Are you a picker or a thrower?
Pickers hold their yarn in their left hand, using the right-hand needle to pick it through the loop to make a stitch, a technique known as continental knitting. Throwers hold their yarn in their right hands and wrap it (or throw it) around the right-hand needle, also known as English knitting.
|Seed stitch. To knit seed stitch, simply knit one, purl one across your row. Then knit the purls and purl the knits as you come to them. If you start with an odd number of stitches, you will always start each row with a knit stitch. Seed stitch is reversible and it lays flat.
I was a thrower when I started knitting, and I was perfectly happy with my technique, until I tried knitting a seed stitch scarf. Moving the yarn from front to back for every other stitch was such a pain! (The same went for ribbing, but I didn't usually have to do that for more than a couple of inches.)
For seed stitch, you do a row of K1, P1, and then you knit the purls and purl the knits from the previous row throughout the entire project. (This stitch lays flat—no stockinette curling on the edges—so it's really great for scarves, too.)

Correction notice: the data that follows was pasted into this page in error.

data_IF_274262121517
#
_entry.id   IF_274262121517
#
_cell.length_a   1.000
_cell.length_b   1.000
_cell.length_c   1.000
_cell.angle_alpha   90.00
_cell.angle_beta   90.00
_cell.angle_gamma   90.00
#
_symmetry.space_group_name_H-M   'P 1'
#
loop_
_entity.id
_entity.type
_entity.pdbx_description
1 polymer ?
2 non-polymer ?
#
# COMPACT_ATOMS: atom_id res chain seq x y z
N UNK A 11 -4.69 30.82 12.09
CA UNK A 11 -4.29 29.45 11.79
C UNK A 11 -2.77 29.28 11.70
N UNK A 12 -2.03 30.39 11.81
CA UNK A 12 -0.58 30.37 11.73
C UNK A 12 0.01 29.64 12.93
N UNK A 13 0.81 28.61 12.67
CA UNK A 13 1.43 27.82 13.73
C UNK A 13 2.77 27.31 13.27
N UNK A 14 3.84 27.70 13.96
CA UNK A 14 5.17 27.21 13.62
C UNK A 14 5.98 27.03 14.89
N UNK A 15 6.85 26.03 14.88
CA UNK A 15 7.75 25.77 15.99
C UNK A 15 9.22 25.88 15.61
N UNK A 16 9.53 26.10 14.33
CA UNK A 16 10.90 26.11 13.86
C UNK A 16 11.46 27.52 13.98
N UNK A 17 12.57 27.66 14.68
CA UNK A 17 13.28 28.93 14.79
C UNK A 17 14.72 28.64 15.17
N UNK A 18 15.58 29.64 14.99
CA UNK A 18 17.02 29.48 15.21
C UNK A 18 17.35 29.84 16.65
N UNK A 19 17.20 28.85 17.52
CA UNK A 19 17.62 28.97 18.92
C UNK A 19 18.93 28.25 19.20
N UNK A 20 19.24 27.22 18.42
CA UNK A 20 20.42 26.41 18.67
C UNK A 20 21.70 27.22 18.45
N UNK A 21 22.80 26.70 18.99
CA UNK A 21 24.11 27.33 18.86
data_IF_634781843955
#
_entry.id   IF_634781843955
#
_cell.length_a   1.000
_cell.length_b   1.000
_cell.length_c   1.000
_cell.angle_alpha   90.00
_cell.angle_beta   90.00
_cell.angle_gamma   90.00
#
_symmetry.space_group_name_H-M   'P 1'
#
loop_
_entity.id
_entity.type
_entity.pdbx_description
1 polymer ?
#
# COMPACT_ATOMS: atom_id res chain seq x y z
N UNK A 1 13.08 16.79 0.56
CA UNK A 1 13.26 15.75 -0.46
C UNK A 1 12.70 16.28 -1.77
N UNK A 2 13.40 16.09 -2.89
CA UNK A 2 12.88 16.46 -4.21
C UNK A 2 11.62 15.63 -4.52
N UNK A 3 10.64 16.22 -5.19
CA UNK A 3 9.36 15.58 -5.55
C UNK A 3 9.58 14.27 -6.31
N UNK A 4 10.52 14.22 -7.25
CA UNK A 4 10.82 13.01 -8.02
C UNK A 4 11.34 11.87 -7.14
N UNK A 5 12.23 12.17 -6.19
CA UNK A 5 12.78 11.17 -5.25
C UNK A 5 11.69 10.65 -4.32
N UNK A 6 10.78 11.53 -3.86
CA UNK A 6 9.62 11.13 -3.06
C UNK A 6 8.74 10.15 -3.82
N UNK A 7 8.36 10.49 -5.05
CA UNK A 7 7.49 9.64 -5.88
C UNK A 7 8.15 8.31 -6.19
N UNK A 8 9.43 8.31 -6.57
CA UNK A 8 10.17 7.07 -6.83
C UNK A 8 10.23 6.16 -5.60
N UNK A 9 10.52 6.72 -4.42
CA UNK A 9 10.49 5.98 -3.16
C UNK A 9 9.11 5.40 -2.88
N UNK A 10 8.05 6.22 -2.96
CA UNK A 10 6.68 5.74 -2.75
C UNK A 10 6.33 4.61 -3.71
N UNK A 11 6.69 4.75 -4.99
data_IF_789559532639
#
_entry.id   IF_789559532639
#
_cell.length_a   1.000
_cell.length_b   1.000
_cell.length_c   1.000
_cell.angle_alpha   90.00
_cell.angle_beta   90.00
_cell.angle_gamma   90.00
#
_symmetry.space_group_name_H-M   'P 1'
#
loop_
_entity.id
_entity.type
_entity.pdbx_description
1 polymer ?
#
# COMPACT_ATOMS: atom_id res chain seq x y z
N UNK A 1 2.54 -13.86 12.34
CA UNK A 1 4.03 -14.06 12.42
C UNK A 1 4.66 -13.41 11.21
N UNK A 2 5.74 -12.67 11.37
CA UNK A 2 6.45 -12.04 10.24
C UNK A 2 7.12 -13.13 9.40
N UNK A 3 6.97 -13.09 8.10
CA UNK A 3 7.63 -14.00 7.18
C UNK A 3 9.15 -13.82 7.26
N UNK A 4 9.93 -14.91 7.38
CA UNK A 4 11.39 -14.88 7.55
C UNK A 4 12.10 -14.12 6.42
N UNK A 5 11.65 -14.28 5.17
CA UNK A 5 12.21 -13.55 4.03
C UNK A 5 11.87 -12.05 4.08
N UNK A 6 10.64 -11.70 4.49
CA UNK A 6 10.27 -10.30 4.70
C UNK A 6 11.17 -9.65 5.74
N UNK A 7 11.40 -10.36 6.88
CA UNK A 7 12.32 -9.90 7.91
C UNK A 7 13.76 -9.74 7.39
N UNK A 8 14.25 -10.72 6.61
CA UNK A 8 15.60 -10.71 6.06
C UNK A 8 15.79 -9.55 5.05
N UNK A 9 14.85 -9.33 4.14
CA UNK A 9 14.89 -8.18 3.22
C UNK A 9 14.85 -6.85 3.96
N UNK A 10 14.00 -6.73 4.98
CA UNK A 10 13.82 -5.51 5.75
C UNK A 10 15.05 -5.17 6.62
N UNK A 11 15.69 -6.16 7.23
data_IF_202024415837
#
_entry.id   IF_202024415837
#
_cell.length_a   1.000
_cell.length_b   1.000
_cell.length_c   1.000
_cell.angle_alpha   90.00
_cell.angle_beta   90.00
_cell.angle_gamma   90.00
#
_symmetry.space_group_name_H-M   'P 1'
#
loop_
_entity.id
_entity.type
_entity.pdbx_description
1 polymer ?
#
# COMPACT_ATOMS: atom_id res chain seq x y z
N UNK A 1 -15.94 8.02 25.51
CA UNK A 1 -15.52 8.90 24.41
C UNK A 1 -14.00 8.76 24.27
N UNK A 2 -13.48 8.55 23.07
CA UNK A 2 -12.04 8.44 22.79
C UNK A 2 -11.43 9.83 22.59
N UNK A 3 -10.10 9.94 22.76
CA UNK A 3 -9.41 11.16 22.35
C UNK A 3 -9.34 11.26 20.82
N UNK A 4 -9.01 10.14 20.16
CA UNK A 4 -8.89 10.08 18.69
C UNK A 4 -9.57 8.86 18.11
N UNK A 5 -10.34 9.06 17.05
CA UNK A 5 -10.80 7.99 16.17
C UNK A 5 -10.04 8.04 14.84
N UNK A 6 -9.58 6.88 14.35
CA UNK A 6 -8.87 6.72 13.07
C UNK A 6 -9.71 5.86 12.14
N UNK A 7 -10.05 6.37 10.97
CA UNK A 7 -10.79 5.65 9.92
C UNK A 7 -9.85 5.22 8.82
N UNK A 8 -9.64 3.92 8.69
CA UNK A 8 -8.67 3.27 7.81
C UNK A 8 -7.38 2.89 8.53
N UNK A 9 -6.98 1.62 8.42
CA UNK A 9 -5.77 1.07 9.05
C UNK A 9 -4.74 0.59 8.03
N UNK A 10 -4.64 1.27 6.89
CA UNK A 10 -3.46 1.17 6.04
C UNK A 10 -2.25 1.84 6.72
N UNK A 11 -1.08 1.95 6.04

So I decided that I would try the picking technique, which most of my knitting friends used. They said that seed stitch and ribbing was no big deal.
I went to my LYS and asked the ladies there to teach me how to pick. They did, and at first I felt all-thumbs, it was so awkward! But I kept at it, knitting swatches just using the picking technique and the knit stitch.
When I got comfortable with the knit stitch, I practiced the purl stitch. And practiced, and practiced. When I was comfortable knitting and purling, I tackled that seed stitch scarf. No problem. It's really much more efficient to pick when you're knitting seed stitch or ribbing (or anything else!) I'm a convert.
Here's a video tutorial I made for you to show you my picking technique and how I move the yarn back and forth to do seed stitch. I'll admit that this isn't the best quality video, but you'll see how easy it is to manipulate the yarn when you knit continental style.
For much more instruction on continental knitting, check out our video workshop, Continental Knitting with Biggan Ryd-Dups.
Biggan is a Swedish designer and teacher who specializes in dramatic colorwork designs. Every time I've seen Biggan, she's wearing a fabulous colorful design of her own. Just amazing!
P.S. Roll call! Are you a picker or a thrower? Leave a comment and let us know which technique you prefer, and why.